Record highs, recod lows – not a good ratio

Weather Channel asks, “July in April?” – Record smashing heat-wave hits nation
[Via Climate Progress]

CP: So it’s friggin’ hot in DC and much of the country.

Audience: How hot is it?

CP: It’s so hot that:

  • I saw a dog chasing a cat and they were both walkin’.
  • The robins are laying their eggs sunny side up.
  • I saw squirrels fanning their nuts.
  • Even meteorologists are doing stories about human-caused global warming.

Settle down, anti-science disinformers who try to shout down any talk of a link between climate change and extreme weather — these are only jokes. We all know that you can’t use a single weather event as evidence for or against climate change — unless of course that weather event is a big snowstorm [see “Massive moisture-driven extreme precipitation during warmest winter in the satellite record — and the disinformers say it disproves (!) climate science].

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Luckily, the Pacific Northwest has been on the opposite temperature track for some time. When it was snowing in the East, it was warm back here. Now that it is frying in the East, we are actually starting to get our snowpack closer to normal levels.

But the figure above is a useful one and is an interesting way to visualize the data. Here is another attempt, from a paper that put his all into perspective:

The data in the top graphic might remind you of this figure from a must-read 2009 study led by National Center for Atmospheric Research (see “Record high temperatures far outpace record lows across U.S.“):

temps

This graphic shows the ratio of record daily highs to record daily lows observed at about 1,800 weather stations in the 48 contiguous United States from January 1950 through September 2009. Each bar shows the proportion of record highs (red) to record lows (blue) for each decade. The 1960s and 1970s saw slightly more record daily lows than highs, but in the last 30 years record highs have increasingly predominated, with the ratio now about two-to-one for the 48 states as a whole. (©UCAR, graphic by Mike Shibao.)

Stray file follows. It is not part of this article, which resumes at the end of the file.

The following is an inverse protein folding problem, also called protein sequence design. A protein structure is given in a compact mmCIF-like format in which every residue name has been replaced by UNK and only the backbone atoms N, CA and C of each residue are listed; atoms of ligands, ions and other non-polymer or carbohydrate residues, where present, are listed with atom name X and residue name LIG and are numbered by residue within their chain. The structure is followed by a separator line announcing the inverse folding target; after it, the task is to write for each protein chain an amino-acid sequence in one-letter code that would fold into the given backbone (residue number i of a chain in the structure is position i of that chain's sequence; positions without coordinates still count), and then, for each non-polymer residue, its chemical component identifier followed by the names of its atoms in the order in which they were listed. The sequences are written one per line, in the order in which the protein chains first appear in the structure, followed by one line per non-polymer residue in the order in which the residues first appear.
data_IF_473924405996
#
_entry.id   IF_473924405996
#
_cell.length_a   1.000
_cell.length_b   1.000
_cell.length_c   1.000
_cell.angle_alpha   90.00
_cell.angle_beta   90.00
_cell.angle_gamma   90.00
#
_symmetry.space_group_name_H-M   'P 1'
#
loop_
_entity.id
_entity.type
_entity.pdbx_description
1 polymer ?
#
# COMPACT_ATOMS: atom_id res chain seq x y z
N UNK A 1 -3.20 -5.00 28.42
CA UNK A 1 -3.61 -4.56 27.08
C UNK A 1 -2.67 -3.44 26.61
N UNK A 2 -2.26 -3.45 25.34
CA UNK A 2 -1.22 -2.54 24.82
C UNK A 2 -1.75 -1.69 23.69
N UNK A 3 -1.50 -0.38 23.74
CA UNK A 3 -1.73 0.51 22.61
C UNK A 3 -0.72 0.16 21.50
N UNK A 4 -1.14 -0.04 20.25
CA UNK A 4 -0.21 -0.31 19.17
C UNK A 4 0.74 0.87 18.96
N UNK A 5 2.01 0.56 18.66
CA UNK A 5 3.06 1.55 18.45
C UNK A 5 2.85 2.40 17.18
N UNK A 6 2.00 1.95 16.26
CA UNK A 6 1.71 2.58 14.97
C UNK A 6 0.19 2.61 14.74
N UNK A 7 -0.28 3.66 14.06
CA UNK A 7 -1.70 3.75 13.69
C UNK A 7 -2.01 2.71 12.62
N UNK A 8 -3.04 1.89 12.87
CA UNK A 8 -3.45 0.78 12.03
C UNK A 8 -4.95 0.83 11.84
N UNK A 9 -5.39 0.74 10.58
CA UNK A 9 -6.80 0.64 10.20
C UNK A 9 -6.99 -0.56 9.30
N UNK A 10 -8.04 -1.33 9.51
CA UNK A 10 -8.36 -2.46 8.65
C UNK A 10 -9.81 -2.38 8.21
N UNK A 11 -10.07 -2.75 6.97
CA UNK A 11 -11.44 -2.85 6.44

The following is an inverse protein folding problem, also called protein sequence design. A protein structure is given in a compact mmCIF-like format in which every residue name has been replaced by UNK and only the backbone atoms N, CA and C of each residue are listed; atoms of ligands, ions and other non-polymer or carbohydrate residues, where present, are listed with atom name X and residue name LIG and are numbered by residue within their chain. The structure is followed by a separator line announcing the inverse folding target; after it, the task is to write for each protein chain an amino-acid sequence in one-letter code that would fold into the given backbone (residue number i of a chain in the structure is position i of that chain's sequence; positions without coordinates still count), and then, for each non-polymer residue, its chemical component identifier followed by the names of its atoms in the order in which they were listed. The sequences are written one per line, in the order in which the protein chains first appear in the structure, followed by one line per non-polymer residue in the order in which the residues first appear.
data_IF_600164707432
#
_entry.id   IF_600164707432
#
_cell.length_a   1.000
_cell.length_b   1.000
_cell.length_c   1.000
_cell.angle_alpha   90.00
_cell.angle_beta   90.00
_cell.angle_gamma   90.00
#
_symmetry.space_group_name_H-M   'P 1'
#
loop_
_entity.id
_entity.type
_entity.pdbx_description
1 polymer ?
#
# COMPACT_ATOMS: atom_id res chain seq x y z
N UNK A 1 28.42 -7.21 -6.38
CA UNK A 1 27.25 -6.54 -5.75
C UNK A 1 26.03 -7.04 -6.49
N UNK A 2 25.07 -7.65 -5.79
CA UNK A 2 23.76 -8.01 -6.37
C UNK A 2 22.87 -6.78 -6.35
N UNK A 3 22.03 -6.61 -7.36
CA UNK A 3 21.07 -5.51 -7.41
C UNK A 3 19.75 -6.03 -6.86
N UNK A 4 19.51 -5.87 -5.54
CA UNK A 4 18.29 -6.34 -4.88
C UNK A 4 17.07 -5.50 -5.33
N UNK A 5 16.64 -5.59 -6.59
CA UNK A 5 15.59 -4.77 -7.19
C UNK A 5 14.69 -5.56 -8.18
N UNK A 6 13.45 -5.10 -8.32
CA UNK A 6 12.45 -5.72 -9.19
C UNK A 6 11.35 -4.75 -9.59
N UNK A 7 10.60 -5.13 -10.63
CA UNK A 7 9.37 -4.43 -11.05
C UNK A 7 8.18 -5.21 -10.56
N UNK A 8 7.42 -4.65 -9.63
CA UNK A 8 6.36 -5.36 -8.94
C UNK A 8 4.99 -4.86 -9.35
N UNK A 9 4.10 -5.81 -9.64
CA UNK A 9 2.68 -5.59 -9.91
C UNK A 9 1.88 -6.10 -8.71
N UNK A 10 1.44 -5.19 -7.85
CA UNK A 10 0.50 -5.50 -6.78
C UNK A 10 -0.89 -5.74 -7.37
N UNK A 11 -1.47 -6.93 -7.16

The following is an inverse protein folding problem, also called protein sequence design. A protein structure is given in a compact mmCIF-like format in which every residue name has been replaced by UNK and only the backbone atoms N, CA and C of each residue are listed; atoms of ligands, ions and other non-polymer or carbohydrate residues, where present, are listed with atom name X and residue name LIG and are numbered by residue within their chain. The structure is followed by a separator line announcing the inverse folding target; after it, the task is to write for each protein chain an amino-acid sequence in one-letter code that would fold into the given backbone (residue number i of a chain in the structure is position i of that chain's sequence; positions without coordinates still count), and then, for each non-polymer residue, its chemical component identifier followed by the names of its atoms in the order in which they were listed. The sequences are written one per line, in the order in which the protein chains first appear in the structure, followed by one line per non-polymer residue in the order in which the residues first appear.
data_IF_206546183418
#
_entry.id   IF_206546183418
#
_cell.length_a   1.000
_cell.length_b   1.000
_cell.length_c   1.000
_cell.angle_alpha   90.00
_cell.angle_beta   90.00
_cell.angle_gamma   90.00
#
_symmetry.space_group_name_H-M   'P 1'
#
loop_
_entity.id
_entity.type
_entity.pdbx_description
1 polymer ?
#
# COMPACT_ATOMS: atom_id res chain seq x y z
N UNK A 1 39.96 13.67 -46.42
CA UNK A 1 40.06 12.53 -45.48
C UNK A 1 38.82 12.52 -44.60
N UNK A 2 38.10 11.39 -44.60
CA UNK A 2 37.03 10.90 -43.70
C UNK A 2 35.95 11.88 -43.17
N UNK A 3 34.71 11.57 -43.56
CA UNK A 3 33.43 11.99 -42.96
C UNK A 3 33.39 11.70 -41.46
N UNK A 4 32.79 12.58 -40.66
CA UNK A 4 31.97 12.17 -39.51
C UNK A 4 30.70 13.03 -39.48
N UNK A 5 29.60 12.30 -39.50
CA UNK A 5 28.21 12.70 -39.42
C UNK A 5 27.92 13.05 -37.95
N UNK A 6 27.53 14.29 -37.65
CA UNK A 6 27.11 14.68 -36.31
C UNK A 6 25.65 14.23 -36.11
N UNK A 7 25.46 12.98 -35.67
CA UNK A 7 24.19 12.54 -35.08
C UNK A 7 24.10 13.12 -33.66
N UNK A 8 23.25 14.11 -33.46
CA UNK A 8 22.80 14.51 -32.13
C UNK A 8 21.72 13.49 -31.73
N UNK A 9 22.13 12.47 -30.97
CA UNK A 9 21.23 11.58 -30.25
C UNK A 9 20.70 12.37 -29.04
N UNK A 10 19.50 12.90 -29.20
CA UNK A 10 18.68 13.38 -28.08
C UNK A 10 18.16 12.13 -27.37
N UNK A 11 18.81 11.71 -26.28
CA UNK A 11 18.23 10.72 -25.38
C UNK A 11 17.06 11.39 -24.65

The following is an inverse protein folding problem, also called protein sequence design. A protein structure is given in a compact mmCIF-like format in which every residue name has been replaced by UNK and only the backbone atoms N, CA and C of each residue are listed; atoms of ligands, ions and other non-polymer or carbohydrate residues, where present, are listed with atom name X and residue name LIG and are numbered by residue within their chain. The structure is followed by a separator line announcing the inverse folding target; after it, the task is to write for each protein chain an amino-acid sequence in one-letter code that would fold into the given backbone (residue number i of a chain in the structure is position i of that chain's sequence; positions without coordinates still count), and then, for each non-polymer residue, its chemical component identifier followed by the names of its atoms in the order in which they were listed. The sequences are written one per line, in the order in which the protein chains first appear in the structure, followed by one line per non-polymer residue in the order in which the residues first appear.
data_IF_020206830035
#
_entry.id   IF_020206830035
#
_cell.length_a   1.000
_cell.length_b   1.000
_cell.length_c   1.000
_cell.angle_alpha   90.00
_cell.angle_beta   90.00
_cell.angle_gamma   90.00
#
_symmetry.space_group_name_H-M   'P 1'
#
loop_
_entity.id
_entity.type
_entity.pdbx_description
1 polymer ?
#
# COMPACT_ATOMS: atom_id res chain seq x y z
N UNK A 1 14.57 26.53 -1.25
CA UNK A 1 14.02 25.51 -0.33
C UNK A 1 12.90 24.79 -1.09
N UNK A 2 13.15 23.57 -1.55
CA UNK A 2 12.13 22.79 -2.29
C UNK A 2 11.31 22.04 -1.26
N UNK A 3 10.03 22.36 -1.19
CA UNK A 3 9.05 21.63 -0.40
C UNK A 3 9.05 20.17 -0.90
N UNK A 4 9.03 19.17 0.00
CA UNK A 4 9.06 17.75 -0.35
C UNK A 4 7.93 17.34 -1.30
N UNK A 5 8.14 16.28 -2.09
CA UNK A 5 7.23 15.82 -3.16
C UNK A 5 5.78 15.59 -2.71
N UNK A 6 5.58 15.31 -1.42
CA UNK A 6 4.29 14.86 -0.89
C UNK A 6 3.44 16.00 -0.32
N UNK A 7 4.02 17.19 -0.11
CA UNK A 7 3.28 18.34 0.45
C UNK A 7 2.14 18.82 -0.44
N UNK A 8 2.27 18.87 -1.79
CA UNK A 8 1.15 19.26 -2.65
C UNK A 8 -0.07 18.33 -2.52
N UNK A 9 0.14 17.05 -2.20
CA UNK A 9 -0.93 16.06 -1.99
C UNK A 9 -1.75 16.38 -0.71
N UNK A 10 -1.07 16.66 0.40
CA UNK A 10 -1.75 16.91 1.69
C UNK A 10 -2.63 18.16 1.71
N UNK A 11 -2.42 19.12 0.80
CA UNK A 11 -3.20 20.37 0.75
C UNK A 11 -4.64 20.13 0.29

In the 90s, the ratio of record highs to record lows was higher than any previous decade. In the last decade, this had increased, resulting in twice as many record highs as record lows. Not a good trend.
But the paper also states this:

The modeling results indicate that if nations continue to increase their emissions of greenhouse gases in a “business as usual” scenario, the U.S. ratio of daily record high to record low temperatures would increase to about 20-to-1 by mid-century and 50-to-1 by 2100.

Now, you can just away the models for no really good reason but they indicate pretty extreme changes in the weather well within the lifetimes of many of us today.

I feel that even if there is only a 5% chance that the models are right, we should take action now because the terrible effects on humans will be much more expensive than any adaptations we have to make in our economy.

What probability of the models being right do you feel should result in taking real action?